Capitol Reef National Park

Hickman Bridge
Gorp.com

This is the heart of Capitol Reef country. Hickman Bridge lies about a mile from this trailhead, a graceful curve of stone that was named after a local educator—Joseph S. Hickman—who labored to preserve Capitol Reef as a park.

Rushing waters of the Fremont River created the nearby canyon walls. On the banks grow tamarisk, willow and cottonwood—plants that cannot survive without an abundance of water. The river is named for John C. Fremont, famous frontier explorer.

Desert plants and animals here use water very sparingly. Only about seven inches of rain fall on Capitol Reef a year. From here you can see how "Capitol Reef," or the Waterpocket Fold, got its name. The high cliffs form a barrier to travel, like an ocean "reef." And "Capitol" Dome, the Navajo Sandstone that looks like a Washington, D.C., landmark, lies just ahead. About 180 million years ago, the white domes were a Sahara-like sand, which turned to rock. Now the sandstone is becoming sand grains again.

About 30 paces to the right is a ring of black boulders that once formed the foundation for a "pit house." People of the Fremont Culture—who lived, farmed and hunted here for about 400 years—left little behind. Long after the erosion of Capitol Reef had begun, the eruption of volcanoes laid down a blanket of lava just west of here. The black rocks are the worn, watertumbled remains of that lava flow, torn loose by glaciers. The desert is a fragile environment. The dark crust on the soil just past the marker is living organisms, lichens, called cryptobiotic or cryptogamic soil, which protects the desert against erosion. A careless explorer can leave tracks that last for generations.

Two trees exist here: the pinon pine and the Utah juniper. They stand apart to share precious soil moisture. The pinon has tough straight needles and cones. The juniper is clothed in scaly, lace-like leaves and has bluish berries and a cedar-like odor. Plants combat evaporation to survive. Mormon tea leaves are tiny scales; chlorophyll is concentrated in the stems. Prickly pear cactus has thick, water-holding pads. Roundleaf buffaloberry has reflective silver leaves to reduce heat. The Fremont people knew how to make use of desert plants. The yucca provided mats, baskets, rope, nets, food and shampoo.

This is a "wash." Water flows here occasionally. Wash sands hold enough water to give "shade tree" size to normally dwarfed juniper and pinon. It's a good place to spot animal tracks: chipmunk, ringtail, perhaps even cougar. Up on the cliff is a granary used by the Fremont people to store beans and corn grown on the Fremont River flood plain below. Pioneers called them "Moqui" huts and thought they were dwellings of tiny ancients. Water scours and grinds after every cloudburst. Sand-laden water carves potholes. Over immense spans of time, water eats through rock walls to form natural bridges. Rest a while at the nearby alcove.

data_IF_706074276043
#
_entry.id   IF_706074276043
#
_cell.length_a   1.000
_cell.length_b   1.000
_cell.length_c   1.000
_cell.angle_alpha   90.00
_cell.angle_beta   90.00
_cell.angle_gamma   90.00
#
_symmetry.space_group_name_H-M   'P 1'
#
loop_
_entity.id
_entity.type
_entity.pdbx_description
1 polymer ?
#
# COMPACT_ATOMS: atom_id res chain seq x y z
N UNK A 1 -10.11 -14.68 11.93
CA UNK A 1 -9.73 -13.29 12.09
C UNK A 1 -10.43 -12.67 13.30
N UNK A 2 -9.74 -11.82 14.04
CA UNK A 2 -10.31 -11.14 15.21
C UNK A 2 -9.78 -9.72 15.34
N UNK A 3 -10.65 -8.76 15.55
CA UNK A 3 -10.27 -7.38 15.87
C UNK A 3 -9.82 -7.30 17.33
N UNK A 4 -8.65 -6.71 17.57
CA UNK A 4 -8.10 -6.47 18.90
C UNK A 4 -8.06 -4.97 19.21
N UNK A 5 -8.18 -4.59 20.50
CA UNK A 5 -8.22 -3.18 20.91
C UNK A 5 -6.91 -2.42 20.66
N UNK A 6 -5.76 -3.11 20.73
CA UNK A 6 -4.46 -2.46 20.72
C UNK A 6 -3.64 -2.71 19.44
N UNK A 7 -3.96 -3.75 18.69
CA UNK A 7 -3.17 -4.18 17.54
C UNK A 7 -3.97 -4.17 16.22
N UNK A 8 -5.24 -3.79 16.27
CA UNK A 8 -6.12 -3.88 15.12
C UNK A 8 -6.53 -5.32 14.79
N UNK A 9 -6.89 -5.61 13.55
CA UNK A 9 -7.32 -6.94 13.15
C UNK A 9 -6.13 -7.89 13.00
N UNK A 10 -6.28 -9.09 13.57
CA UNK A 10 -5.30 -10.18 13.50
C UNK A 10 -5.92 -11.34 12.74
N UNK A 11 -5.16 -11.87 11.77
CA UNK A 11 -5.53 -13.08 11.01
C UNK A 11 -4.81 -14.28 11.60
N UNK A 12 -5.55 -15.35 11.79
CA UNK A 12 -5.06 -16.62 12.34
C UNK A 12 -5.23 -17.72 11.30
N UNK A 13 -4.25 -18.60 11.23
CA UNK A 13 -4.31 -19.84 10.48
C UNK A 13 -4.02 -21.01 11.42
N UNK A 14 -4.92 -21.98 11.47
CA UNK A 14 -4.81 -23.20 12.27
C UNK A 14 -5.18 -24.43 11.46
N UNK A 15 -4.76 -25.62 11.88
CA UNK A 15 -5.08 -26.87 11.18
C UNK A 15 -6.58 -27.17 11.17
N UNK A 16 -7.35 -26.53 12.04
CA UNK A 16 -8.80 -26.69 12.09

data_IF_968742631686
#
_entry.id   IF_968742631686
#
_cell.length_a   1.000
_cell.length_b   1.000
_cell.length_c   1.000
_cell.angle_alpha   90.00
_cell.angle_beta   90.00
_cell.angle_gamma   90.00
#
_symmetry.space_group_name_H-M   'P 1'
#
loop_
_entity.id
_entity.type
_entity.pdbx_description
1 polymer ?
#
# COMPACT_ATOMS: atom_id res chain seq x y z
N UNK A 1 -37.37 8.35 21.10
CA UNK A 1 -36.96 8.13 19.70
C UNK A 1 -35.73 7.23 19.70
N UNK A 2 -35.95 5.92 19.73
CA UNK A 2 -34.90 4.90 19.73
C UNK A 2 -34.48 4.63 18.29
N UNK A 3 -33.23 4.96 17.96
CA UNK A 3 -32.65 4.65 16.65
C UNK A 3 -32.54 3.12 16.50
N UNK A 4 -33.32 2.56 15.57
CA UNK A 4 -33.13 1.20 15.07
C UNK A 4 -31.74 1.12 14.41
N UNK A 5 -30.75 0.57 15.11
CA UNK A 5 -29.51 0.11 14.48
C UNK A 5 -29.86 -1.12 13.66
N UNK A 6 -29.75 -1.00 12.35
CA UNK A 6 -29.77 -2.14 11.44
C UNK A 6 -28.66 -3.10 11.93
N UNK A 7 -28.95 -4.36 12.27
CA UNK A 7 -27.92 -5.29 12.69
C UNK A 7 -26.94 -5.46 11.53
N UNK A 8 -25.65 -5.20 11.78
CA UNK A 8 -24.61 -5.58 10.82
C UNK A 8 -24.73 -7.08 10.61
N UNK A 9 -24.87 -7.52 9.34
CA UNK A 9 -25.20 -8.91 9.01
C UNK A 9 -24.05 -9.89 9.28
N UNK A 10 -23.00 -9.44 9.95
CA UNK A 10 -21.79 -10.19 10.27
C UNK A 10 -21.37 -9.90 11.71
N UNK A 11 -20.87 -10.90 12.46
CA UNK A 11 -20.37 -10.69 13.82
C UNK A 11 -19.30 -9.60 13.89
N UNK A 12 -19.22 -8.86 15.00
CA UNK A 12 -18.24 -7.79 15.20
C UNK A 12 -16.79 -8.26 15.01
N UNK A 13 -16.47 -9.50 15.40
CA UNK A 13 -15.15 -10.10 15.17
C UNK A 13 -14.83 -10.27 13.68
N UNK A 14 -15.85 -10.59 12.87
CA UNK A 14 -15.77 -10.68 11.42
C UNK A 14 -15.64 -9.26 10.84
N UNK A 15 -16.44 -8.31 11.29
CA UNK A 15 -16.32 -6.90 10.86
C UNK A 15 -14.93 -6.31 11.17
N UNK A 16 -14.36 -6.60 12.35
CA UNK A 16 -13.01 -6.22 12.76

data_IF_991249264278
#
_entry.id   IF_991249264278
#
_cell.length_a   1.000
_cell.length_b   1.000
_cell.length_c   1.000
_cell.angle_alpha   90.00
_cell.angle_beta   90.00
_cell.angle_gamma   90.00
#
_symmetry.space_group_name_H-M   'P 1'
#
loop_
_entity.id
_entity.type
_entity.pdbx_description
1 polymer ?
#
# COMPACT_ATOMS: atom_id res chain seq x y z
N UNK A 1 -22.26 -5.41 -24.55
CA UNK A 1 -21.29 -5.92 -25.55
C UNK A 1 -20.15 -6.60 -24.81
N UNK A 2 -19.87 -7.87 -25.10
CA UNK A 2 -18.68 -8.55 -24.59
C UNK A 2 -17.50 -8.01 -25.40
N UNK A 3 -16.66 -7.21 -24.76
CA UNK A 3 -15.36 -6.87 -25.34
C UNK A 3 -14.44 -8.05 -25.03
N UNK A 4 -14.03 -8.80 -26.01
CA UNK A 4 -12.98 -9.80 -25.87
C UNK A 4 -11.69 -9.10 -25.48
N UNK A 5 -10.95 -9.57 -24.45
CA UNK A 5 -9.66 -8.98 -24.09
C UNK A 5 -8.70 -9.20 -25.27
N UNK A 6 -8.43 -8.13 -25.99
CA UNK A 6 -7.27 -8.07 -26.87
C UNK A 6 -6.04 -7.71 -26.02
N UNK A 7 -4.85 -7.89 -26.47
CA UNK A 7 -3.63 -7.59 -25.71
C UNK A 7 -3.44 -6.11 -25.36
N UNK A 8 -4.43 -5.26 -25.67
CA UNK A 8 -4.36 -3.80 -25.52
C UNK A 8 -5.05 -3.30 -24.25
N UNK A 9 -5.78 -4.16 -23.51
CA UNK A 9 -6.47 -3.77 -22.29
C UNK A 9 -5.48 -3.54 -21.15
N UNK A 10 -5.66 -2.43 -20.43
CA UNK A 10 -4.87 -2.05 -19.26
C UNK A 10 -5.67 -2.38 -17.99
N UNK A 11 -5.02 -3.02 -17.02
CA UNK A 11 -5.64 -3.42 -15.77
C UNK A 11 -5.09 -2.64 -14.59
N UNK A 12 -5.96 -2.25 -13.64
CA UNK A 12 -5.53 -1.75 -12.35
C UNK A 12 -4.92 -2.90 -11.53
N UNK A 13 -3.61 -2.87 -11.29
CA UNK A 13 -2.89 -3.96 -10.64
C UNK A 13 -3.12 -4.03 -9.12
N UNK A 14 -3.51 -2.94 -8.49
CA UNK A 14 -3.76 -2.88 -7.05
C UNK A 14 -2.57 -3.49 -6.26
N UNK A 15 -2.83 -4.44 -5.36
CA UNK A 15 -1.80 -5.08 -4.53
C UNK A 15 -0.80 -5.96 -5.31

All around you water is at work, removing the "cement" that holds sand grains together. Where the cement is weaker, water has worn countless pockets along the cliff faces. Scan slowly for the arching stone masterpiece: Hickman Natural Bridge—133 feet wide, 125 feet above the gnawing floods. Early park advocates—Utahns "Joe" Hickman and Ephraim Pectol—thought it the very essence of a "Wayne Wonderland." In ages long past, this bridge was a narrow "fin" of sandstone. First an alcove appeared and, millennium by millennium, grew larger. One day, enough rock fell from the alcove to let floodwaters through. A natural "bridge" was born and successive floods deepened both the hole and the canyon below.

Just upstream lie the orchards of Fruita, an 18th century Mormon pioneer settlement. Downstream, to the east, the river becomes the "Dirty Devil" and flows into the Colorado and to the Pacific.

Trailhead: At the signed Hickman Bridge Trailhead, two miles east of the Visitor Center on Utah Hwy 24.

Note: The ascent to Hickman Bridge is fairly gentle; you will climb only about 400 feet from the trailhead elevation of 5,320 feet above sea level. In the summer, take water with you and wear a hat. Avoid dehydration!


Published: 29 Apr 2002 | Last Updated: 26 May 2011
Details mentioned in this article were accurate at the time of publication

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